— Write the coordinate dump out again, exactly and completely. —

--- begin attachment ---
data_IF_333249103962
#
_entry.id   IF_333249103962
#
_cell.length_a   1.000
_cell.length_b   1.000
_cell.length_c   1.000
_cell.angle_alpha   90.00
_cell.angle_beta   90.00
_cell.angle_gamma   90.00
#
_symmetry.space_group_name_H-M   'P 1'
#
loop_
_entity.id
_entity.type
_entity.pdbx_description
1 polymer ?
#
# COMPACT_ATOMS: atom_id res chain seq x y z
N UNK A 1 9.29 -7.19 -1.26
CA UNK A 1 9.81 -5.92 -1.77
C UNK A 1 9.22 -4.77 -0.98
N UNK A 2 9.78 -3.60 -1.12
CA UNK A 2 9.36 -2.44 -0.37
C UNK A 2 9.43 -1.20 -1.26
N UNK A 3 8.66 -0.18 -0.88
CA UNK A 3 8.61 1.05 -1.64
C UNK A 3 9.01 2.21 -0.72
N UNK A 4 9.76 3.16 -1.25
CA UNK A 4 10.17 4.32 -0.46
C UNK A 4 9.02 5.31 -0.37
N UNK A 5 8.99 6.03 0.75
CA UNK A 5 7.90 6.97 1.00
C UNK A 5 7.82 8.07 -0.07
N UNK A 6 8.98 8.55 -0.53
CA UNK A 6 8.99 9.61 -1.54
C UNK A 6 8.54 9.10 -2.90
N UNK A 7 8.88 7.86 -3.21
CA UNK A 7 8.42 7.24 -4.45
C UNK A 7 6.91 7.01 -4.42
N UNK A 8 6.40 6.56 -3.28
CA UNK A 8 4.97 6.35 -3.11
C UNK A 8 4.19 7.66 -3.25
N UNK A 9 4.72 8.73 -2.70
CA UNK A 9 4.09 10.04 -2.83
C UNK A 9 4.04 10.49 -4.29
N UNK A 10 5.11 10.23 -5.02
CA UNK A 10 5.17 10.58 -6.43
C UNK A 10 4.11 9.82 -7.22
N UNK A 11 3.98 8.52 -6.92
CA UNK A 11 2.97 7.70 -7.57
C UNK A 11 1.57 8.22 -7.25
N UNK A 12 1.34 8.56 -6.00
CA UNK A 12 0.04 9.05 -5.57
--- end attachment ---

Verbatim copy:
data_IF_333249103962
#
_entry.id   IF_333249103962
#
_cell.length_a   1.000
_cell.length_b   1.000
_cell.length_c   1.000
_cell.angle_alpha   90.00
_cell.angle_beta   90.00
_cell.angle_gamma   90.00
#
_symmetry.space_group_name_H-M   'P 1'
#
loop_
_entity.id
_entity.type
_entity.pdbx_description
1 polymer ?
#
# COMPACT_ATOMS: atom_id res chain seq x y z
N UNK A 1 9.29 -7.19 -1.26
CA UNK A 1 9.81 -5.92 -1.77
C UNK A 1 9.22 -4.77 -0.98
N UNK A 2 9.78 -3.60 -1.12
CA UNK A 2 9.36 -2.44 -0.37
C UNK A 2 9.43 -1.20 -1.26
N UNK A 3 8.66 -0.18 -0.88
CA UNK A 3 8.61 1.05 -1.64
C UNK A 3 9.01 2.21 -0.72
N UNK A 4 9.76 3.16 -1.25
CA UNK A 4 10.17 4.32 -0.46
C UNK A 4 9.02 5.31 -0.37
N UNK A 5 8.99 6.03 0.75
CA UNK A 5 7.90 6.97 1.00
C UNK A 5 7.82 8.07 -0.07
N UNK A 6 8.98 8.55 -0.53
CA UNK A 6 8.99 9.61 -1.54
C UNK A 6 8.54 9.10 -2.90
N UNK A 7 8.88 7.86 -3.21
CA UNK A 7 8.42 7.24 -4.45
C UNK A 7 6.91 7.01 -4.42
N UNK A 8 6.40 6.56 -3.28
CA UNK A 8 4.97 6.35 -3.11
C UNK A 8 4.19 7.66 -3.25
N UNK A 9 4.72 8.73 -2.70
CA UNK A 9 4.09 10.04 -2.83
C UNK A 9 4.04 10.49 -4.29
N UNK A 10 5.11 10.23 -5.02
CA UNK A 10 5.17 10.58 -6.43
C UNK A 10 4.11 9.82 -7.22
N UNK A 11 3.98 8.52 -6.92
CA UNK A 11 2.97 7.70 -7.57
C UNK A 11 1.57 8.22 -7.25
N UNK A 12 1.34 8.56 -6.00
CA UNK A 12 0.04 9.05 -5.57